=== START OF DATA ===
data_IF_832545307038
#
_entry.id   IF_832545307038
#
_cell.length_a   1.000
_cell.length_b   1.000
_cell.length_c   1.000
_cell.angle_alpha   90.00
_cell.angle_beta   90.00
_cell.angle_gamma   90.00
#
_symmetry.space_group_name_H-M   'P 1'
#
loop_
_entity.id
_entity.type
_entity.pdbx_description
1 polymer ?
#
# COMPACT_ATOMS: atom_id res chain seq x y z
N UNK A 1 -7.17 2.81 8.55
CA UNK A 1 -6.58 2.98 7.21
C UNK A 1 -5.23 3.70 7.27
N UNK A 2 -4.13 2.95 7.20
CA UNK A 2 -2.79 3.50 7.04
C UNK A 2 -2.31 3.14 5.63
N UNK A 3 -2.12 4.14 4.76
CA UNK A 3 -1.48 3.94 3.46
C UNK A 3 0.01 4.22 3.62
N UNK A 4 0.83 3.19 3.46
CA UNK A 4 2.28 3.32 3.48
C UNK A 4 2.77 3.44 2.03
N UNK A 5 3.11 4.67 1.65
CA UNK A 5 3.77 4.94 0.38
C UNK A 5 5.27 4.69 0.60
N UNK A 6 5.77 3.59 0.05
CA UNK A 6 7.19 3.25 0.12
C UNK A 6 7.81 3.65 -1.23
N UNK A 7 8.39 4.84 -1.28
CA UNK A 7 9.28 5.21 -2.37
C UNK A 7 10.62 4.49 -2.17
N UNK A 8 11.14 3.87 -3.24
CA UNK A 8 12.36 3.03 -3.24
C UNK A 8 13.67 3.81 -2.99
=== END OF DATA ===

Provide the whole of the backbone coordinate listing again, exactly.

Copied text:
data_IF_832545307038
#
_entry.id   IF_832545307038
#
_cell.length_a   1.000
_cell.length_b   1.000
_cell.length_c   1.000
_cell.angle_alpha   90.00
_cell.angle_beta   90.00
_cell.angle_gamma   90.00
#
_symmetry.space_group_name_H-M   'P 1'
#
loop_
_entity.id
_entity.type
_entity.pdbx_description
1 polymer ?
#
# COMPACT_ATOMS: atom_id res chain seq x y z
N UNK A 1 -7.17 2.81 8.55
CA UNK A 1 -6.58 2.98 7.21
C UNK A 1 -5.23 3.70 7.27
N UNK A 2 -4.13 2.95 7.20
CA UNK A 2 -2.79 3.50 7.04
C UNK A 2 -2.31 3.14 5.63
N UNK A 3 -2.12 4.14 4.76
CA UNK A 3 -1.48 3.94 3.46
C UNK A 3 0.01 4.22 3.62
N UNK A 4 0.83 3.19 3.46
CA UNK A 4 2.28 3.32 3.48
C UNK A 4 2.77 3.44 2.03
N UNK A 5 3.11 4.67 1.65
CA UNK A 5 3.77 4.94 0.38
C UNK A 5 5.27 4.69 0.60
N UNK A 6 5.77 3.59 0.05
CA UNK A 6 7.19 3.25 0.12
C UNK A 6 7.81 3.65 -1.23
N UNK A 7 8.39 4.84 -1.28
CA UNK A 7 9.28 5.21 -2.37
C UNK A 7 10.62 4.49 -2.17
N UNK A 8 11.14 3.87 -3.24
CA UNK A 8 12.36 3.03 -3.24
C UNK A 8 13.67 3.81 -2.99